If you are of the thinking that it is the latter, then you might want to “share a Torah thought while you are eating.” In this way you can combine the mandate with the holy. This is what the first rabbi tells the second. How does he respond? You might be right, but that is unsafe, as the food can go down the wrong pipe. 
 
“If you want to know how to merge the two worlds together,” responds the second rabbi, “then you should know that Jacob never died. You see, when you combine the two worlds of heaven and earth, nature and higher-than-nature, then even after Jacob dies, he still lives on, through his children.”  
This is the deeper meaning of this conversation in the Talmud. The rabbis are teaching us to have a more nuanced appreciation of life. To integrate our thinking and behavior not only to wonder how it will impact us, but how it will impact our children and the people around us. Jacob didn’t live in a bubble and that is why we are still talking about him today. We, too, should live our lives in such a way that we will make a difference, and in order to do so, we have to understand the nature of our little world. 

Standing Together

In wake of the recent anti-Semitic attacks in the New York area, we have seen the Jewish community come together in solidarity. These rallies are important and hopefully they will send a message to the larger community that “an attack on one is an attack on all.” And the Jewish community will not stay quiet as Jews are attacked. 


However, if you listen to the commentators discuss why this segment of the Jewish population is being attacked, they posit that it is because they “look Jewish.” If that is true, then the question becomes how do we stand together if we don’t dress like them? 

Standing together doesn’t mean being like each other. It means recognizing that we each need each other. Just as the hand needs the foot, so too does each segment of the Jewish community need the other. There is no segment that is more or less significant. We are truly one. One body.  

This realization leads to a higher level of unity when we start learning from each other. When we see that each Jew – with all our differences – has something to teach another. 

The ultimate goal is achieved when we recognize that there is no difference between us. We are truly brothers and sisters.  

This kind of relationship of standing up for one another is learned from Judah in this week’s Torah portion. When he approaches his brother Joseph and he demands the release of Benjamin, he says, “I guaranteed my life on this life.”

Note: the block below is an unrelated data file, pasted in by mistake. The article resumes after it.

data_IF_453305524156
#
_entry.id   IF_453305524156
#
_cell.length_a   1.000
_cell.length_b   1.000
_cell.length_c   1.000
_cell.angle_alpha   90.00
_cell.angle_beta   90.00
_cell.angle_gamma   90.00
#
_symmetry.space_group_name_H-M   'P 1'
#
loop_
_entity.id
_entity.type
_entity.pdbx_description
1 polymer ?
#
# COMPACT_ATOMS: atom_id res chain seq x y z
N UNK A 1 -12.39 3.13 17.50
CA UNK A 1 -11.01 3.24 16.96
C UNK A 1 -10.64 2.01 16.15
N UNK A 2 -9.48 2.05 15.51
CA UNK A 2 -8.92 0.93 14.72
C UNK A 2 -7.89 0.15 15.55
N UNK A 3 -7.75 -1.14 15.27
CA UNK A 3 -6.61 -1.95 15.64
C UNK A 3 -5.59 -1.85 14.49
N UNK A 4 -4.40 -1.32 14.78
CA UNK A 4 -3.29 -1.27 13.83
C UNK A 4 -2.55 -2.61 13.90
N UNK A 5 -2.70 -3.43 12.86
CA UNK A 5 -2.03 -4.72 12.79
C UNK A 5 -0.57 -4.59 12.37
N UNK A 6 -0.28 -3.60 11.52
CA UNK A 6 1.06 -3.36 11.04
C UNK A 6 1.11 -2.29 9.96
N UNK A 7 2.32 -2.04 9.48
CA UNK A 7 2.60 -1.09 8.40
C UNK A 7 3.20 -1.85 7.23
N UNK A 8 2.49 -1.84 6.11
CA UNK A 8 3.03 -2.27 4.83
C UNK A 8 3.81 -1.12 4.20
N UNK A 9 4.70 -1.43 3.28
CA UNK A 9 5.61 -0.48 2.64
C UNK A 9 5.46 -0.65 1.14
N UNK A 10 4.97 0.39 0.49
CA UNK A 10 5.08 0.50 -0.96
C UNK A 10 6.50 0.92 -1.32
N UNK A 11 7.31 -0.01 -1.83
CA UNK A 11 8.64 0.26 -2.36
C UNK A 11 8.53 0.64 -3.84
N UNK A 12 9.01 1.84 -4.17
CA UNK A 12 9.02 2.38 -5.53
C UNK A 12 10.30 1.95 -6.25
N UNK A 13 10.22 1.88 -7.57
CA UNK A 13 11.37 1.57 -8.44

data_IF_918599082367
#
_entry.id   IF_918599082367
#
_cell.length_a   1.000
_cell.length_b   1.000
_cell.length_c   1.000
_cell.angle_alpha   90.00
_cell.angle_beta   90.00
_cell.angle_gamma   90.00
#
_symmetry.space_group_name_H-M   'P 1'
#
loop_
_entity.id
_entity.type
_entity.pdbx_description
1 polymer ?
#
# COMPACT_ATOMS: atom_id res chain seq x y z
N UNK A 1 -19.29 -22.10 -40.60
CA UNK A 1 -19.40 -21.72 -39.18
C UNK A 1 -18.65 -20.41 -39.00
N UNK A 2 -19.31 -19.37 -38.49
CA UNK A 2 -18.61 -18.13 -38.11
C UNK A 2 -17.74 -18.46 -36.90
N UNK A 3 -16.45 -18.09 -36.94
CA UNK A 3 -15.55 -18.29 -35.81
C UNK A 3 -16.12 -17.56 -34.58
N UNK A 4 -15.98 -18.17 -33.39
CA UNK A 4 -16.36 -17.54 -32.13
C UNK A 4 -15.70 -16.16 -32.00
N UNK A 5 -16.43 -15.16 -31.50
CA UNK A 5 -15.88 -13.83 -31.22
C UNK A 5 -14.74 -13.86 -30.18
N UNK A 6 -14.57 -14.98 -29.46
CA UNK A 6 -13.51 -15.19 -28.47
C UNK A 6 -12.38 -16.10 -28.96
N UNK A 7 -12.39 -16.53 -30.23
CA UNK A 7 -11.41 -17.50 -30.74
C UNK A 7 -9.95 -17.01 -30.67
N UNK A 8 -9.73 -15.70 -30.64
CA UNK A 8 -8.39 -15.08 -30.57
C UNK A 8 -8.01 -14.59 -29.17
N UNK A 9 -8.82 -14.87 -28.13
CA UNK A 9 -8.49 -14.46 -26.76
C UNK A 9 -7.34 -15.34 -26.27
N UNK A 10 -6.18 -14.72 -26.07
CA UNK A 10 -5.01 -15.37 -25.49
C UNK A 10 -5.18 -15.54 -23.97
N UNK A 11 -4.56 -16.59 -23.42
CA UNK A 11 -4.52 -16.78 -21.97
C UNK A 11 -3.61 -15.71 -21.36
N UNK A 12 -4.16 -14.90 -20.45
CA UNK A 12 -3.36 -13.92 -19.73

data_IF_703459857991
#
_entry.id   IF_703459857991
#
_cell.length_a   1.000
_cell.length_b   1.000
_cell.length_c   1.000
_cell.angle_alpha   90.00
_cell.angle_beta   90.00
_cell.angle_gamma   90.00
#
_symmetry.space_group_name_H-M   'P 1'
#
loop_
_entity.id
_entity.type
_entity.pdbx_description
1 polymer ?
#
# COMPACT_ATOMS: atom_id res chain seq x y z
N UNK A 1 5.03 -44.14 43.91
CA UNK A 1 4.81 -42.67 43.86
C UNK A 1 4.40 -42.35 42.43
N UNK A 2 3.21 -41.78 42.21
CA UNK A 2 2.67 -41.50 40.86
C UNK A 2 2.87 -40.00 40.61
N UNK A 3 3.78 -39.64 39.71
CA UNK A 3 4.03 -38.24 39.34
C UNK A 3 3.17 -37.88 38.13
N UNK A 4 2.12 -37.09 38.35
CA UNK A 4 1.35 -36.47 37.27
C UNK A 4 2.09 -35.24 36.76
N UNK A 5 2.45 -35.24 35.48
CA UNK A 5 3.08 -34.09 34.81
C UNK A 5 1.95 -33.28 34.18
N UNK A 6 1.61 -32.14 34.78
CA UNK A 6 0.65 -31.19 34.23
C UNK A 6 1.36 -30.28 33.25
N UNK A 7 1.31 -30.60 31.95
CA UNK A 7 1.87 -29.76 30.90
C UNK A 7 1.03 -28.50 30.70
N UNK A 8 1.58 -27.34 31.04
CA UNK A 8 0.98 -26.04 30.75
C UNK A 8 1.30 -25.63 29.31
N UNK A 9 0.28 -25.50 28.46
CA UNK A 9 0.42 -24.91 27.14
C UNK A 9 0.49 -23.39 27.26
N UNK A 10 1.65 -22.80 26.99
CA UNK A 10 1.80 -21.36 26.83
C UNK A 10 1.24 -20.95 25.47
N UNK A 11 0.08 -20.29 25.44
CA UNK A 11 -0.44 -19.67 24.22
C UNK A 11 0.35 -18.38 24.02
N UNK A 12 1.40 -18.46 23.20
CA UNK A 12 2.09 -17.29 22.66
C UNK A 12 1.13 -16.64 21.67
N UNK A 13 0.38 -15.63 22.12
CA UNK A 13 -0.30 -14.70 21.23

Judah teaches all Jews for all the generations to come that we must stand up for each other no matter the risks involved. That is what it means to be a Jew. 

When we stand up for each other, we become a cohesive Jewish community! 

Why Did the Maccabees Fight?

As Chanukah approaches, we busy ourselves with preparing the Menorah, the dreidel, and the parties, and the joy that comes along with them. However, it is worth taking a few minutes to ponder what motivated the Maccabees to risk their lives to fight the Hellenists. 

 

The Maccabees’ lives were not in danger. They were permitted to practice almost all of the mitzvot – even though a few laws were forbidden, such as circumcision. They were even permitted to learn Torah! Well, they were not allowed to say the blessing before they learned, but how bad is that? Could they not endure such a comfortable life under Greek rule that it is was worth putting their lives at risk, just because they suffered some “inconveniences” regarding the nuance of the law?  

To strengthen the question: According to Jewish law, we can only put our life at risk if we are challenged to disobey any of the three cardinal sins: idolatry, adultery, or murder. None of these were being forced upon the Jews. This begs the question, why, from a Halachic perspective, would the Maccabees put their lives in danger? 

 

The Maccabees saw a bigger picture. They recognized that the fabric of the Jewish people was coming apart at the seams—Jews were assimilating into Greek culture. They didn’t have time to worry about the nitty-gritty of the law. Correctly and according to Greek law, they could have sat in the comfort of their homes and under their palm trees and just concerned themselves with their own needs, and when Greek soldiers came around, they could have pulled out their dreidels and started playing so that they would not be caught teaching Torah to the children, the way it should be taught. Yet that was not who they were. They were warriors! They were leaders! They put the community’s needs before their own. When they noticed that the Jewish community was “slipping” into the Greek way of life, they said, “We have to do something about this. We must bring Judaism back into the center of people’s lives.”